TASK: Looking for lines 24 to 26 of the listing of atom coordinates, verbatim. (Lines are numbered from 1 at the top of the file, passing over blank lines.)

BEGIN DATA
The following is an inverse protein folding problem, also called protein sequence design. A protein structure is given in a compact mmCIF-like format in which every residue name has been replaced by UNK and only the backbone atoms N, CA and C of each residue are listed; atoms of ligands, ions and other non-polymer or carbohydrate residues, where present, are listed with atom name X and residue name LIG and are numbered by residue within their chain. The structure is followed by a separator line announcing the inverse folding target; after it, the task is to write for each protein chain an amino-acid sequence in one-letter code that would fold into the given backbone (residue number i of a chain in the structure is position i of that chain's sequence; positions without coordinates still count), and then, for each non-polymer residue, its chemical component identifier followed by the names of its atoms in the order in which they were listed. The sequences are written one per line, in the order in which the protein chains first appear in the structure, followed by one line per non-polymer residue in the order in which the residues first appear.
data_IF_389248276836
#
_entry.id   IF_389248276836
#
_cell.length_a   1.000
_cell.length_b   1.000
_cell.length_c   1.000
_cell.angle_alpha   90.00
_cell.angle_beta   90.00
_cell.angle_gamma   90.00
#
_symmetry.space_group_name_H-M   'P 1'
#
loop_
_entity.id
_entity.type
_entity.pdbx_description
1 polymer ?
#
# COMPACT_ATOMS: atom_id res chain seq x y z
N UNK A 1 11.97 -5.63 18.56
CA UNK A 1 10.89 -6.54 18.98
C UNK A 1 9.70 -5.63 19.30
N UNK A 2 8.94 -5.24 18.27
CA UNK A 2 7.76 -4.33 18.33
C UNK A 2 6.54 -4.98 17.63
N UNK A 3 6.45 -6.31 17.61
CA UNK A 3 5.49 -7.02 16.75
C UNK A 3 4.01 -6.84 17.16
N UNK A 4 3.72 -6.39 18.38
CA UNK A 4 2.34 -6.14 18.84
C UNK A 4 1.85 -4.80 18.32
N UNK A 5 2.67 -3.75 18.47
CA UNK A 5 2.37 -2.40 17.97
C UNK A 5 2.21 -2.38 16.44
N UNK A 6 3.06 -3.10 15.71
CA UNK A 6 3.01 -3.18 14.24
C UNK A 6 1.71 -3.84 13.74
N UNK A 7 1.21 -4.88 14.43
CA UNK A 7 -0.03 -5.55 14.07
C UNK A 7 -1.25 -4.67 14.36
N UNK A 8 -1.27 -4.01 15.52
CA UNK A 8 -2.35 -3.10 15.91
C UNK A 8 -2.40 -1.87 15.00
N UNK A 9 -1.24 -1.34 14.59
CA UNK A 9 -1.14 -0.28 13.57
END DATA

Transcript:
C UNK A 1 9.70 -5.63 19.30
N UNK A 2 8.94 -5.24 18.27
CA UNK A 2 7.76 -4.33 18.33